BP’s former chief executive, crossbencher Lord Browne of Madingley, declared directorships of Bahrain’s national Oil and Gas Holding Company and Germany’s oil gas producer, Wintershall Dea. He’s also an advisor for oil services provider NEOS GeoSolutions, and executive chairman of L1 Energy, an oil and gas investment company controlled by the Russian billionaire, Mikhail Fridman.
One well-known Scottish peer tied to the oil industry is Lord Robertson of Port Ellen, former Labour defence secretary and secretary-general of Nato. He has shares in BP, a paid position as the company’s advisor and gets “limited” secretarial assistance.
The former Conservative Scottish secretary, Lord Forsyth of Drumlean, is director of Denholm Enterprise, which invests in Denholm Oilfield Services. Two former Scottish Conservative under-secretaries, the Earl of Lindsay and Lord Dunlop, have shares in Shell.
Other peers with oil and gas interests include Lord Agnew of Oulton, the Conservative minister of state at the Cabinet Office; Lord Clarke of Nottingham, the former Conservative chancellor; and Lord Patten, a former Conservative minister.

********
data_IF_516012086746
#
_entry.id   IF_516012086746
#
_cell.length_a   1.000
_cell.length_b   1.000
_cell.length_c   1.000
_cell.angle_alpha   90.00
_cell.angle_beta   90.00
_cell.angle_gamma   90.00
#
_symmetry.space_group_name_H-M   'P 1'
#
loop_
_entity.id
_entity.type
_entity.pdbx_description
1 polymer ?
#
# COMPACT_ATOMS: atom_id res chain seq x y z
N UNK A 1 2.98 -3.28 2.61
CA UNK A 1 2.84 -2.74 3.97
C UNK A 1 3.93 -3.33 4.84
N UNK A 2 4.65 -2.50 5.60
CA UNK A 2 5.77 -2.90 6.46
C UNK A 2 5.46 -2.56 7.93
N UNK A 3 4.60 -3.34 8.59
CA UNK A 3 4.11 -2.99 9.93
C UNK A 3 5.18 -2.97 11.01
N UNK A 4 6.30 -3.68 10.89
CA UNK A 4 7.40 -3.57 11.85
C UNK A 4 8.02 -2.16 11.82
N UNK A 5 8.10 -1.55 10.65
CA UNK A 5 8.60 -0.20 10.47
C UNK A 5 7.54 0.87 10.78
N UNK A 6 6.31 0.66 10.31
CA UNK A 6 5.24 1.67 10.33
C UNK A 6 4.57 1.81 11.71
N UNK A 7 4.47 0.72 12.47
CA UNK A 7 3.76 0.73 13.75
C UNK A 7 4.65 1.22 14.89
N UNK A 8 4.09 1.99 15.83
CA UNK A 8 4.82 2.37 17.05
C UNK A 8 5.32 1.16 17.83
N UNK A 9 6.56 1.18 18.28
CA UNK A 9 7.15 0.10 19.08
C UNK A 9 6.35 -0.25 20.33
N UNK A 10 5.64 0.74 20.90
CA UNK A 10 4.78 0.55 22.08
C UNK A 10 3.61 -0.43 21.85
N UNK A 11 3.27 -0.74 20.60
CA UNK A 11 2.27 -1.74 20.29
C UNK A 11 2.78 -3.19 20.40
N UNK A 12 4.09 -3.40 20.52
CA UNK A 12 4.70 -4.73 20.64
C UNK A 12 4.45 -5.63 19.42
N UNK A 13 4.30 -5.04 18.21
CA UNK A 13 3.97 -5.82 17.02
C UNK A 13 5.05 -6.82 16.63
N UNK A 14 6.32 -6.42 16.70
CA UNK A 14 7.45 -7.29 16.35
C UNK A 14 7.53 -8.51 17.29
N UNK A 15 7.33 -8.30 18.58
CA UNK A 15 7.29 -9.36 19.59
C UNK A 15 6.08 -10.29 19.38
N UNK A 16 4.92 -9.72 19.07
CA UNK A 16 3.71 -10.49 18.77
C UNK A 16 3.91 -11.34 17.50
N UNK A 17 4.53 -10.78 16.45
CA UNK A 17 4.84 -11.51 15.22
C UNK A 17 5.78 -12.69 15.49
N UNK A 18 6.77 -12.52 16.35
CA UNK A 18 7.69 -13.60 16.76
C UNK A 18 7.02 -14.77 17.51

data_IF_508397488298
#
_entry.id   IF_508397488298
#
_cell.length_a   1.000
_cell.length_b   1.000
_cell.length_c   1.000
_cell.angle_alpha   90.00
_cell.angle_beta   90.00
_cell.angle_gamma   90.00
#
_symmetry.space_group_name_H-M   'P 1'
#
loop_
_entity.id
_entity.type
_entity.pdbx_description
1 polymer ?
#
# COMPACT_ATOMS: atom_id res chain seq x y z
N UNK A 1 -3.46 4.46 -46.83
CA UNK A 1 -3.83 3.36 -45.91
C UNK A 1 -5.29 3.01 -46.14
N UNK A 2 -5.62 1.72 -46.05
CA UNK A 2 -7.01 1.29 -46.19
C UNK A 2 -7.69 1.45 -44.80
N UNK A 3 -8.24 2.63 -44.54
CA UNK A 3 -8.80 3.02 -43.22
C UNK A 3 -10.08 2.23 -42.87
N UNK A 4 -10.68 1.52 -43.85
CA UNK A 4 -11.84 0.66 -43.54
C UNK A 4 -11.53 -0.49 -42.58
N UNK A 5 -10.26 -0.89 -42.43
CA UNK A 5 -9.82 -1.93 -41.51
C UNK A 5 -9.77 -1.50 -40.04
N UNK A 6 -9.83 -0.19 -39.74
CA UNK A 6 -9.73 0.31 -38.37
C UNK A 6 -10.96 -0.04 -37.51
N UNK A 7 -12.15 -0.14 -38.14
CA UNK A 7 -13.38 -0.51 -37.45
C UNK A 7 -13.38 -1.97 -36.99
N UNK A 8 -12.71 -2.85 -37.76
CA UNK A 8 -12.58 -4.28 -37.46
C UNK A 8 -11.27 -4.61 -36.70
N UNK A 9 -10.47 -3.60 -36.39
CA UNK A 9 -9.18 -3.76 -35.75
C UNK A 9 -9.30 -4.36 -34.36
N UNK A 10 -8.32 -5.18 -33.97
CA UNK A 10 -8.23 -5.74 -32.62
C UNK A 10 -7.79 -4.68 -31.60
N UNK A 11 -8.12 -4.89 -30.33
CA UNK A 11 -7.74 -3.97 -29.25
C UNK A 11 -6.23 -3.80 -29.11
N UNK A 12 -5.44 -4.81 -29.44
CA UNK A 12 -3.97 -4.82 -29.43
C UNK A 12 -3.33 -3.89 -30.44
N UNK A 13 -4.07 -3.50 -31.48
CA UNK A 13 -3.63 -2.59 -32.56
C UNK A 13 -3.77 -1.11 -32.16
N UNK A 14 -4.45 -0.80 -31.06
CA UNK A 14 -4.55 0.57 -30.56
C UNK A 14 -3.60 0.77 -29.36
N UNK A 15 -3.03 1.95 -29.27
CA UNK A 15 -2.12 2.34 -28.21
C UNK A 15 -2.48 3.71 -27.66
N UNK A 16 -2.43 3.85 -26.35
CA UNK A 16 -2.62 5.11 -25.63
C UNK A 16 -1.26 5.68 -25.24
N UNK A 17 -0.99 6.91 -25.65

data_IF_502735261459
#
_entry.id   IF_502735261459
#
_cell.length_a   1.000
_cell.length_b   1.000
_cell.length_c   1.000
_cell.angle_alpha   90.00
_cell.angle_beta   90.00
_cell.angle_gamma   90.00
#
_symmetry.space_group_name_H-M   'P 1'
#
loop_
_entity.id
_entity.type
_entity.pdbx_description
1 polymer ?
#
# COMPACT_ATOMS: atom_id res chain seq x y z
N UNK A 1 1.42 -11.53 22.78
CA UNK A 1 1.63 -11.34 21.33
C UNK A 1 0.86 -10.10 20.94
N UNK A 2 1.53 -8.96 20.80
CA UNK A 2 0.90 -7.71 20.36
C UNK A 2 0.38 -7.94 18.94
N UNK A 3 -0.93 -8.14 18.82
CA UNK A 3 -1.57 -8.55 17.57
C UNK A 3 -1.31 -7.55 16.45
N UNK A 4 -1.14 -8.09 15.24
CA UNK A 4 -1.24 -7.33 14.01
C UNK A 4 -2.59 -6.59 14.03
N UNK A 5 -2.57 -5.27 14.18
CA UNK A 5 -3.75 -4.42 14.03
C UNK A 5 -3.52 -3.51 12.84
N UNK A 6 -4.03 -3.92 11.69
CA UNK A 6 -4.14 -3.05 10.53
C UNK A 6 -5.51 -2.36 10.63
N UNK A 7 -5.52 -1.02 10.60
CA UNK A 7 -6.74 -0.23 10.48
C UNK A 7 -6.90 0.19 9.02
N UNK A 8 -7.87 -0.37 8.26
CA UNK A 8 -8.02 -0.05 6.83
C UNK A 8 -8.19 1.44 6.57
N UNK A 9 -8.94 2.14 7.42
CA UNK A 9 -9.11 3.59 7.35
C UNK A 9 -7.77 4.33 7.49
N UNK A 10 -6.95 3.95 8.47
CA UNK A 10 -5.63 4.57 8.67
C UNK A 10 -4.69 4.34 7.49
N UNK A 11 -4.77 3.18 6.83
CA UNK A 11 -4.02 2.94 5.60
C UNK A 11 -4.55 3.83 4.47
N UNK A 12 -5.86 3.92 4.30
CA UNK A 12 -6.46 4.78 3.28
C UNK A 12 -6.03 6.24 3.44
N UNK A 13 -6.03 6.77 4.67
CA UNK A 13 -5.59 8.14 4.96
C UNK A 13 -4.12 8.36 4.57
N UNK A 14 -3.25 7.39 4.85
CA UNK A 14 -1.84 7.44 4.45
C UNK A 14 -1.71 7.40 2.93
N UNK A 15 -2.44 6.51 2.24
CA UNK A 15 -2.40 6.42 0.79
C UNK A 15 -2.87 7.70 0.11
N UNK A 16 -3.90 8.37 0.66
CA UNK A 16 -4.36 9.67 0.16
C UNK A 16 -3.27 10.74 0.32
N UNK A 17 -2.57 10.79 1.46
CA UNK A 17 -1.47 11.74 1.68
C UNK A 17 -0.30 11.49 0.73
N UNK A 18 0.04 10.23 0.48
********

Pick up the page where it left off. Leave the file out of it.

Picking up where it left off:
The peers linked to oil and gas industry
|Lord Adebowale||Crossbencher||scrutiny board member, Engie UK|
|Lord Agnew of Oulton||Conservative, minister of state at the Cabinet Office||shares in Equinor|
|Viscount Astor||Conservative||director, Canadian Overseas Petroleum|
|Lord Bellingham||Conservative||director, ADM Energy|
|Lord Brown of Eaton-under-Heywood||Crossbencher||shares in Royal Dutch Shell|
|Lord Browne of Madingley||Crossbencher, former BP chief executive||director, Wintershall Dea, Bahraini Oil and Gas Holding Company; advisor, NEOS GeoSolutions; chairman, L1 Energy|
|Lord Burns||Crossbencher, member of Industry and Regulators Committee||shares in Royal Dutch Shell|
|Lord Choudrey||Conservative||shares in Oil and Gas Development Company, Pakistan Oilfields Limited|
|Lord Clarke of Nottingham||Conservative, former chancellor||shares in Royal Dutch Shell|
|Viscount Craigavon||Crossbencher||shares in Royal Dutch Shell|
|Baroness Deech||Crossbencher||shares in Royal Dutch Shell|
|Lord Dunlop||Conservative, former Scottish under secretary||shares in Royal Dutch Shell|